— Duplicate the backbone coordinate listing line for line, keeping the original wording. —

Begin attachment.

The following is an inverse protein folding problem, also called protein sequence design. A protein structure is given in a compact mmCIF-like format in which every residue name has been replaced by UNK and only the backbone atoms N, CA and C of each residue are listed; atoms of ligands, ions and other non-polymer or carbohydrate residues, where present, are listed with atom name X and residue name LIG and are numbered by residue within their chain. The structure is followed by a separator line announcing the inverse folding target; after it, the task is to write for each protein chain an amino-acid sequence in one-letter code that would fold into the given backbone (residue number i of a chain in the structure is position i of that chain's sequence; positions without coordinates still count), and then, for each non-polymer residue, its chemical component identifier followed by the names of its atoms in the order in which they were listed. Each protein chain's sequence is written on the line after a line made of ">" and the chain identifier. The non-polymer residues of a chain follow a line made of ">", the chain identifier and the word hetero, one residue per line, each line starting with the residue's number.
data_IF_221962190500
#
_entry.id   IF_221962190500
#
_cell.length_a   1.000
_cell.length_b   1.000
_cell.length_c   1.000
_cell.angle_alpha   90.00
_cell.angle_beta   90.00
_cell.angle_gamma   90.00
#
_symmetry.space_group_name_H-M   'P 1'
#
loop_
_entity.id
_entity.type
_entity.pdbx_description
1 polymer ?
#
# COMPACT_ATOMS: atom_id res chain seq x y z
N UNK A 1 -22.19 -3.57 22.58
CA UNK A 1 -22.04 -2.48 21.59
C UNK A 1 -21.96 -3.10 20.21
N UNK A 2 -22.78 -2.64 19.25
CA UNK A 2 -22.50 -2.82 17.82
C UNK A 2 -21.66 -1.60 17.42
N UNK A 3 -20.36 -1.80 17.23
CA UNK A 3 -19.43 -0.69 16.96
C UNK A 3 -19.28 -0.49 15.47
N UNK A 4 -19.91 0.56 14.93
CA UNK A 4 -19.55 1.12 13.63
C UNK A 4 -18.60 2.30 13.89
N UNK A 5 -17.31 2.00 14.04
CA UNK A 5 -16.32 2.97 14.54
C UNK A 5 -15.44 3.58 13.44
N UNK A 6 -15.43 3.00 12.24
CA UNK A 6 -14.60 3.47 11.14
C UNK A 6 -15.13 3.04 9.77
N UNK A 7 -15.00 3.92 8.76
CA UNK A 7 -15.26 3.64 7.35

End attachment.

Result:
The following is an inverse protein folding problem, also called protein sequence design. A protein structure is given in a compact mmCIF-like format in which every residue name has been replaced by UNK and only the backbone atoms N, CA and C of each residue are listed; atoms of ligands, ions and other non-polymer or carbohydrate residues, where present, are listed with atom name X and residue name LIG and are numbered by residue within their chain. The structure is followed by a separator line announcing the inverse folding target; after it, the task is to write for each protein chain an amino-acid sequence in one-letter code that would fold into the given backbone (residue number i of a chain in the structure is position i of that chain's sequence; positions without coordinates still count), and then, for each non-polymer residue, its chemical component identifier followed by the names of its atoms in the order in which they were listed. Each protein chain's sequence is written on the line after a line made of ">" and the chain identifier. The non-polymer residues of a chain follow a line made of ">", the chain identifier and the word hetero, one residue per line, each line starting with the residue's number.
data_IF_221962190500
#
_entry.id   IF_221962190500
#
_cell.length_a   1.000
_cell.length_b   1.000
_cell.length_c   1.000
_cell.angle_alpha   90.00
_cell.angle_beta   90.00
_cell.angle_gamma   90.00
#
_symmetry.space_group_name_H-M   'P 1'
#
loop_
_entity.id
_entity.type
_entity.pdbx_description
1 polymer ?
#
# COMPACT_ATOMS: atom_id res chain seq x y z
N UNK A 1 -22.19 -3.57 22.58
CA UNK A 1 -22.04 -2.48 21.59
C UNK A 1 -21.96 -3.10 20.21
N UNK A 2 -22.78 -2.64 19.25
CA UNK A 2 -22.50 -2.82 17.82
C UNK A 2 -21.66 -1.60 17.42
N UNK A 3 -20.36 -1.80 17.23
CA UNK A 3 -19.43 -0.69 16.96
C UNK A 3 -19.28 -0.49 15.47
N UNK A 4 -19.91 0.56 14.93
CA UNK A 4 -19.55 1.12 13.63
C UNK A 4 -18.60 2.30 13.89
N UNK A 5 -17.31 2.00 14.04
CA UNK A 5 -16.32 2.97 14.54
C UNK A 5 -15.44 3.58 13.44
N UNK A 6 -15.43 3.00 12.24
CA UNK A 6 -14.60 3.47 11.14
C UNK A 6 -15.13 3.04 9.77
N UNK A 7 -15.00 3.92 8.76
CA UNK A 7 -15.26 3.64 7.35